Improving disaster recovery team competence is an ongoing activity, and can be accomplished with number of techniques. First, make sure the BCMS has sufficient funding and senior management support to facilitate these kinds of activities. Management support and funding ensure that attention and resources are properly focused on hiring the best staff and ensuring they are fully trained and have the necessary skills to satisfactorily perform their roles and responsibilities in a disaster. Justify the investment by reminding senior managers that disaster recovery teams must be prepared at all times to respond to an incident, and that regular training and exercising will ensure these teams are prepared. Coordinate your efforts with human resources and the appropriate corporate training resources.
Having baselined the skills and competence of disaster recovery teams, you can identify training and education that are needed by each team member. Establish a starting list of activities that will meet the training needs of the majority. For example, these can include internal classes that help employees understand what the BCMS does and its role in the organization and that also help the BCMS staff understand what they will be expected to do in an emergency. Identify internal and external resources that can provide the required training. The Federal Emergency Management Agency (FEMA) has numerous training programs that award credentials and that can be taken at no charge. Many other organizations offer similar training and credentialing programs.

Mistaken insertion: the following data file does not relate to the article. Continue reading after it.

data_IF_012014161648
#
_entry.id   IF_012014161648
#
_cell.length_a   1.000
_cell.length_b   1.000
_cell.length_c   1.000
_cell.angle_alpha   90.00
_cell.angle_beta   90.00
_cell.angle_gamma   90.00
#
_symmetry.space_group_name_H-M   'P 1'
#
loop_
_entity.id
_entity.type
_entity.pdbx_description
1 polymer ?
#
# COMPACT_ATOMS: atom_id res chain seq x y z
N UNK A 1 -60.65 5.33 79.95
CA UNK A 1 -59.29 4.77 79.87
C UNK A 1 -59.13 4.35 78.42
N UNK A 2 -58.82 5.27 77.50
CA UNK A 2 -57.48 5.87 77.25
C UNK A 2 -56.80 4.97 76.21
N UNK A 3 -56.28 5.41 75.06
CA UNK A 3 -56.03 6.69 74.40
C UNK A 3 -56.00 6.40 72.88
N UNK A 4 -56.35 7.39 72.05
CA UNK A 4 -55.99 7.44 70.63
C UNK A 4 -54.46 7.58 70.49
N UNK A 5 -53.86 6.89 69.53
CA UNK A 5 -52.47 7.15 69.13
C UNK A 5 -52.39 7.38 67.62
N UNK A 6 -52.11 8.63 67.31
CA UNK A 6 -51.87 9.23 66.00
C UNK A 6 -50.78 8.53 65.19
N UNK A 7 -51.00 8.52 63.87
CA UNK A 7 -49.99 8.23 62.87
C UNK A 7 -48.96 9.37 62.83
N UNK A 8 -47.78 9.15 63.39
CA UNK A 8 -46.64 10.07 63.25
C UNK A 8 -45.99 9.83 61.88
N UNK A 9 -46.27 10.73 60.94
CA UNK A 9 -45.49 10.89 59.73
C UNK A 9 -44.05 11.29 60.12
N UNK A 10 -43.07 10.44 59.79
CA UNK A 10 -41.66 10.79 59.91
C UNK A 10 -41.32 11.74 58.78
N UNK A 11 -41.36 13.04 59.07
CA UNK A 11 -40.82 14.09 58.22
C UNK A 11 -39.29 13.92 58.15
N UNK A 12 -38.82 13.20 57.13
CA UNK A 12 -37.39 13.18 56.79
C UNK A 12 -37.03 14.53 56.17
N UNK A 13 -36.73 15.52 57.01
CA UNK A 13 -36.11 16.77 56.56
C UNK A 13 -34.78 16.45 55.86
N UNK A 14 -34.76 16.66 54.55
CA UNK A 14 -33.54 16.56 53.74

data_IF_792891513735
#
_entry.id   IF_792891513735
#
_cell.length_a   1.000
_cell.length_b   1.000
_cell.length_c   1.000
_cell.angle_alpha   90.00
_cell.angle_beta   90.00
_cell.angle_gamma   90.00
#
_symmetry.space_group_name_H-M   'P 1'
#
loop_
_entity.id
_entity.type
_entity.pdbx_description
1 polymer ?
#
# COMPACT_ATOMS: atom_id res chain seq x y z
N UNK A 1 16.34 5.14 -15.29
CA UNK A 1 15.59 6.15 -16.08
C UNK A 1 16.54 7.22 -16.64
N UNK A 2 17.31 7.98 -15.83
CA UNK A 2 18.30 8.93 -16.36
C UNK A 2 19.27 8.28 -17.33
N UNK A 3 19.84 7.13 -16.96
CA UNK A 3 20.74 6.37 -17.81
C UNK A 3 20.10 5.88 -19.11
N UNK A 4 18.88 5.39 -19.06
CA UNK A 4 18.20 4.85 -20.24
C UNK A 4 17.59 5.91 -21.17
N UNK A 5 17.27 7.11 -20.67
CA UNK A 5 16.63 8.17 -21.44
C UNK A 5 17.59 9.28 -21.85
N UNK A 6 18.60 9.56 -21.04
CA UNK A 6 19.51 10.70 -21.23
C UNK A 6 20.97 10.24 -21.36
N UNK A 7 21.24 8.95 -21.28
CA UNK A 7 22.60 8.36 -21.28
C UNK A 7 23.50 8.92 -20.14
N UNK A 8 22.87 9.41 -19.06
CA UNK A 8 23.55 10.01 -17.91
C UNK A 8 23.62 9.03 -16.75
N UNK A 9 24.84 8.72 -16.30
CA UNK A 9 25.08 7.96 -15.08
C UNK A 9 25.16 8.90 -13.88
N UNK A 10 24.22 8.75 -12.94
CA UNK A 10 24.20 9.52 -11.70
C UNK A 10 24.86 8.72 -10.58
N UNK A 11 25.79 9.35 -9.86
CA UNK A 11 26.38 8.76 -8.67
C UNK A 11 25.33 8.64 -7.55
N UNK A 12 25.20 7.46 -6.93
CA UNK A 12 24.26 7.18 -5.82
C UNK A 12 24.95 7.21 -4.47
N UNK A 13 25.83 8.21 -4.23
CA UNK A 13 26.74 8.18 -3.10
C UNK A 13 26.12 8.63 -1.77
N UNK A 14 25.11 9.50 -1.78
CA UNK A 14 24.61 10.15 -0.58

Schedule and conduct the training and educational activities. Obtain scores for exams and copies of certifications each BCMS member obtains. Record this information in each team member's personal file, and be sure to send a copy to Human Resources.
With guidance from HR, establish a personal development program for each disaster recovery team member to set competency and performance goals, record activities and achievements, and measure overall performance.
It may make sense to engage an outside resource to assess competency and training programs and their effectiveness. A suitably experienced professional may also be able to interview disaster recovery team members and evaluate their skills and potential ability to respond in a real disaster.
Further, it may be valuable for disaster recovery team members to participate in community, county, state or national disaster exercises. Many of these are held annually, and can present a close-to-reality experience. Contact your local first responders to see what is happening in your area; contact your state office of emergency management (OEM) to see what is scheduled; and of course visit the FEMA site for national events.
Evaluating and documenting team competence program effectiveness
Clearly, the most effective way to assess competency and training programs is to have a real disaster. However, periodic exercises with different disaster scenarios can help identify areas for improvement.
Work with your HR department to set up a program-effectiveness matrix, identifying relevant activities, who participated in them, what was achieved and what lessons were learned. Results of such a matrix can be entered into each disaster recovery team member's personnel files.
About the author:
Paul Kirvan, CISA, FBCI, works as an independent business continuity consultant and auditor, and is secretary of the U.S. chapter of the Business Continuity Institute and member of the BCI Global Membership Council. He can be reached at email@example.com.